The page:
county and has never been heard of since until the notice from the officer as above
The following grand jurors were summoned for the term of district court to convene in
Bastrop, Monday, Oct. 17, 1882.
Enoch Smith, Wade Dixon, J. I. McGinis, Thos. Paine, Cornelius Hemphill, T. C. Hallmark,
David French, Aaron Kennedy, Richard Hancke, Forry Pope, T. C. Osborne, Ed Bastian,
W. A. Oatman, Jas. Fitzwilliams, Ben Williams, T. C. Hendrix.
A. Wiseman bought seventy odd bales of cotton, of the crop of Mr. Mark Young, Monday,
at 9 1-4 cents.
Mrs. M. A. Buell nee Mrs. Maggie Nicholson, who has been on a visit to Bastrop for several
weeks, left the early part of the week for Travis county, her future home.
Col. Jones, independent candidate for governor, returned home Wednesday evening. The
Colonel though fatigued from the ....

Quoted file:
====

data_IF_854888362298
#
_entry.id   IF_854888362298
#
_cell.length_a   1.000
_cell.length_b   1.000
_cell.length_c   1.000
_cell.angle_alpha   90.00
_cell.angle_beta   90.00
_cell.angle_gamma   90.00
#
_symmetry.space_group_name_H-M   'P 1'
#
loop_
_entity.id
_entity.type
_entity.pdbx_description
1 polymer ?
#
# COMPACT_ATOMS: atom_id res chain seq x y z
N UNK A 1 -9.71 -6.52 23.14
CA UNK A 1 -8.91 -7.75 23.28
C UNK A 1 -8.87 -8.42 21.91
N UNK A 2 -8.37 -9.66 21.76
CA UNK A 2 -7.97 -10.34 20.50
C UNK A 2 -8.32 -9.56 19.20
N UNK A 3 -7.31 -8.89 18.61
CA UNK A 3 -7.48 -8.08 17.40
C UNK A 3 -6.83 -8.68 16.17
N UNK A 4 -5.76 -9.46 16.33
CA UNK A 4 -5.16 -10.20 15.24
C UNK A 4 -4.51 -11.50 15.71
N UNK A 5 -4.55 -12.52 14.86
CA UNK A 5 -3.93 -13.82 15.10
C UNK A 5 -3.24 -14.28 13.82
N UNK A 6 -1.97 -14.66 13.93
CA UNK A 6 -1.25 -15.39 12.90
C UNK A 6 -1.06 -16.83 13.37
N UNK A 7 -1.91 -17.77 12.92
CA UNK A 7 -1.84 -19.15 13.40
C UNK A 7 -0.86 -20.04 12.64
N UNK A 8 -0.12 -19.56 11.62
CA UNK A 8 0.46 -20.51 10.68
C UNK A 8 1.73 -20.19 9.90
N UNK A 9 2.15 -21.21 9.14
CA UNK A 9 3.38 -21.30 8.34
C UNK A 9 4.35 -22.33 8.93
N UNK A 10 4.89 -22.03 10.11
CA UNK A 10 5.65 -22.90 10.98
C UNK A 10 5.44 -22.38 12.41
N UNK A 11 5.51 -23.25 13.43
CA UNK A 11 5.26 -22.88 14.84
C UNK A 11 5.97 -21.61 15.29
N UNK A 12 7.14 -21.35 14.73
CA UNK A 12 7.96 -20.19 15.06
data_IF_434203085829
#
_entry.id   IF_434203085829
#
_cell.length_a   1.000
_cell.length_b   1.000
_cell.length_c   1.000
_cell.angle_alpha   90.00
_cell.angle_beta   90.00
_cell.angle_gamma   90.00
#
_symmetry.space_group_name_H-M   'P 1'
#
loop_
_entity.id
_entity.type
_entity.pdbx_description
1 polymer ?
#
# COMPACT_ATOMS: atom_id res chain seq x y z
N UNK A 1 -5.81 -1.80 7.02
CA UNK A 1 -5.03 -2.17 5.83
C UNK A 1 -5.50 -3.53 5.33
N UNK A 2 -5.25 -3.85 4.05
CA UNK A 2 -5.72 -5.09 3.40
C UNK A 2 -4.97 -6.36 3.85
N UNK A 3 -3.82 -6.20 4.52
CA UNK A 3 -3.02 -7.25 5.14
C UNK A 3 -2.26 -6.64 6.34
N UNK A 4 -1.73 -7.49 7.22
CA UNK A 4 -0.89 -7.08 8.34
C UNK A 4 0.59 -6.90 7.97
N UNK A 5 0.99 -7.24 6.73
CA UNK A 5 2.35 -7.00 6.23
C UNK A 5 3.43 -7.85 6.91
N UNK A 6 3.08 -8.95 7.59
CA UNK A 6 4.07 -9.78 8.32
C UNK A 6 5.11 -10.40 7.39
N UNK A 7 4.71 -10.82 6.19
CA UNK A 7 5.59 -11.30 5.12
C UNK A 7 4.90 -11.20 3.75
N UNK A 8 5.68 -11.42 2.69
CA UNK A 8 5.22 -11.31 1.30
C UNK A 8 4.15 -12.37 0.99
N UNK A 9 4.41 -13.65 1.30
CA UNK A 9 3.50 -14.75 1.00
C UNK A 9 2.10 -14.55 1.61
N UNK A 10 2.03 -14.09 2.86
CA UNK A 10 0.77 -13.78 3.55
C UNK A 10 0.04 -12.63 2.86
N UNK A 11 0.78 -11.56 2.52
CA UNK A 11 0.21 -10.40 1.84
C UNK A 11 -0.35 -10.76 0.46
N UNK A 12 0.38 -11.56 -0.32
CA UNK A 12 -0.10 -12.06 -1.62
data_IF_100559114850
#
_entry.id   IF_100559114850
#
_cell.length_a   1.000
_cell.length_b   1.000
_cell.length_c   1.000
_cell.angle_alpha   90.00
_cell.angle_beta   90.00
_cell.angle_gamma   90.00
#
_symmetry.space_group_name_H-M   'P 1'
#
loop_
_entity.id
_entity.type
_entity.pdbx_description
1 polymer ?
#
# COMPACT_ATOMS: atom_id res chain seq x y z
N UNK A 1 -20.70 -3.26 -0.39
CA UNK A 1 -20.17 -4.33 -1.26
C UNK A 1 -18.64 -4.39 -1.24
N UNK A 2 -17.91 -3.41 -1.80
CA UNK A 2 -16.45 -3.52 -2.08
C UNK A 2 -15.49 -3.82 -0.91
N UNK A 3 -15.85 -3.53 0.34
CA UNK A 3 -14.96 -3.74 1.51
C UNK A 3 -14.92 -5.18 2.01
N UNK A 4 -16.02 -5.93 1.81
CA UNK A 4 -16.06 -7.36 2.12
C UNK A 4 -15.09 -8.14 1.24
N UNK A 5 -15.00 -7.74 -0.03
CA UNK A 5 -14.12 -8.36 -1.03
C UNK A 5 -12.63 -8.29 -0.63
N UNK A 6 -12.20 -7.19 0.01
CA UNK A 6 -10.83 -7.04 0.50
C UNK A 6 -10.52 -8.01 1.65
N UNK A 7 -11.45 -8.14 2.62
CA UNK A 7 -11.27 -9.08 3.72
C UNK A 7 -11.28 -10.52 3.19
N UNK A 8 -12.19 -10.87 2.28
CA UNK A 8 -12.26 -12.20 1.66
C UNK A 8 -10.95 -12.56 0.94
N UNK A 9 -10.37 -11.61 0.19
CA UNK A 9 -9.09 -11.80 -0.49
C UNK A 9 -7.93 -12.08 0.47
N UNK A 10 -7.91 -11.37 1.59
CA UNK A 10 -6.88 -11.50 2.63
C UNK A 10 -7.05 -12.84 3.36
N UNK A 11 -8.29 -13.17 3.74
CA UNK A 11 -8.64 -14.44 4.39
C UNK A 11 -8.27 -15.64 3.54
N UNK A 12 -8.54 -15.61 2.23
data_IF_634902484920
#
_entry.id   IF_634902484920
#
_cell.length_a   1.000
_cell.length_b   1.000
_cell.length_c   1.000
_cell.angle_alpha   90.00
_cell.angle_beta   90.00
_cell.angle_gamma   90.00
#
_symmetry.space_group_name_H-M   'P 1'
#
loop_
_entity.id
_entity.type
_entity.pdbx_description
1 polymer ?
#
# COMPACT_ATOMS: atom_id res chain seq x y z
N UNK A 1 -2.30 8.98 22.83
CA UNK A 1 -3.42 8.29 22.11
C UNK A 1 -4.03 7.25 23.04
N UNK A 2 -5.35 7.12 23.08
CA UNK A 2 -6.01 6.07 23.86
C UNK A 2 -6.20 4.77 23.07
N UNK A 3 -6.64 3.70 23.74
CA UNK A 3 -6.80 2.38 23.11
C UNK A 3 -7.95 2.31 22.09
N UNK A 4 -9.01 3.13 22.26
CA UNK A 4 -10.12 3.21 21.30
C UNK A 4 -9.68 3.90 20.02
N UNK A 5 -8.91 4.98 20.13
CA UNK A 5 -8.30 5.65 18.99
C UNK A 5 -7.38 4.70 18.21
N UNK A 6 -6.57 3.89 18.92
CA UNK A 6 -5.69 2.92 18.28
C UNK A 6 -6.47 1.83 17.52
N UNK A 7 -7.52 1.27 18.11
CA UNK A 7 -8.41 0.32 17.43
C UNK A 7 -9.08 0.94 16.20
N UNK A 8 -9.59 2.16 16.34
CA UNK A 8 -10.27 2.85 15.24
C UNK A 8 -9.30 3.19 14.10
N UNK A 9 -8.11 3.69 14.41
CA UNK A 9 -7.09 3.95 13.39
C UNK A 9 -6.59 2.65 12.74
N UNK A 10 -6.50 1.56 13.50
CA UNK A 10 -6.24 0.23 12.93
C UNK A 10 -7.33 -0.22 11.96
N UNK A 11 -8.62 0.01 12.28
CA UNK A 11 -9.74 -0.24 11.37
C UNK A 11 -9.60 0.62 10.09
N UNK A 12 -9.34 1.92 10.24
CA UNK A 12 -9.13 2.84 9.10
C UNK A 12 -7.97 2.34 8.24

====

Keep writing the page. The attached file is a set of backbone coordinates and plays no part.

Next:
In another column will be found the card of Mr. N. A. Morris, withdrawing from the
canvass for tax collector of Bastrop county.
It was Louis C. Shilling, the eldest brother, who killed Scott at Loredo, last week.
On the examing trial he was held in the some of $10,000. The case is to be taken
up on a writ of habeas corpus, as it is generally considered the killing was justifiable.
On Friday evening lasat, the gin belonging to Mr. B. F. Jones, at Alumn Creek, was destroyed
by fire. The fire is supposed to have originated from a spark of fire falling from the
chimney into the lint room. Some ten bales of cotton inside of the gin, and thirteen
bales lying in the yard, were burned. The gin and buildings were insured for the sum of
The Bastrop and Alumn Creek clubs will play their third game, best two in three, on Piney
Creek, above town today. It is proposed to have a picnic dinner, and a party at Academy
Hall tonight. The game is to be played about one o'clock. Everybody and friends are invited
to the picnic and the party.